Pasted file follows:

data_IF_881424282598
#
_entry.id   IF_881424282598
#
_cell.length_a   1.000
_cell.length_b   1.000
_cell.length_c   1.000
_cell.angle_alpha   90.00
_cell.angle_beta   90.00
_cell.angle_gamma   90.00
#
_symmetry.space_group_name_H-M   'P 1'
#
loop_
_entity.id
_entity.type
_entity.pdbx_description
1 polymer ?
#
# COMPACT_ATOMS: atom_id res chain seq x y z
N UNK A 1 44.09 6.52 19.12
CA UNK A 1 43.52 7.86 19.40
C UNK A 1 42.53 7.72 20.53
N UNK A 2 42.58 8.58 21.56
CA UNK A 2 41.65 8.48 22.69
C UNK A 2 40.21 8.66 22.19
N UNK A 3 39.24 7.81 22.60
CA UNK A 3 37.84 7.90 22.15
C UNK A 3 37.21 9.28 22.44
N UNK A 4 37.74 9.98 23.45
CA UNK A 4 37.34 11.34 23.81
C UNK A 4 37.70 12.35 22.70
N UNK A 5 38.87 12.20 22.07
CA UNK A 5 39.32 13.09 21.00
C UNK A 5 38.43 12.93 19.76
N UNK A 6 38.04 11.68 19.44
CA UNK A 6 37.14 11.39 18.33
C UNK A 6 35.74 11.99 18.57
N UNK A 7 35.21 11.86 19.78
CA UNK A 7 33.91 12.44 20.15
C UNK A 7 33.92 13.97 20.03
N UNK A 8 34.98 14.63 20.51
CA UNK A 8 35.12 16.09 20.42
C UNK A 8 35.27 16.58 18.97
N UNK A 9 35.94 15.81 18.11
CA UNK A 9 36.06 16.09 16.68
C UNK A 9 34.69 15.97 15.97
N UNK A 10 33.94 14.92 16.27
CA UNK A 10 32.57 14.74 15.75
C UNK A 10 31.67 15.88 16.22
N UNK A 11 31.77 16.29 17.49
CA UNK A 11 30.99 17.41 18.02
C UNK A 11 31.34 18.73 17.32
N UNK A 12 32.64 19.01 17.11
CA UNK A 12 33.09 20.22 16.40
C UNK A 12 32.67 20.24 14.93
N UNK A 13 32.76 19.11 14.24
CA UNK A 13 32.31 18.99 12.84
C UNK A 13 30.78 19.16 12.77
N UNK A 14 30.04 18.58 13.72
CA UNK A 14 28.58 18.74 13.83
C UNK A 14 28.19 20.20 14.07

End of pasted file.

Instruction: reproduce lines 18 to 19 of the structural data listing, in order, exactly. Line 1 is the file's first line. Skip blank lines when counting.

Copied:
1 polymer ?
#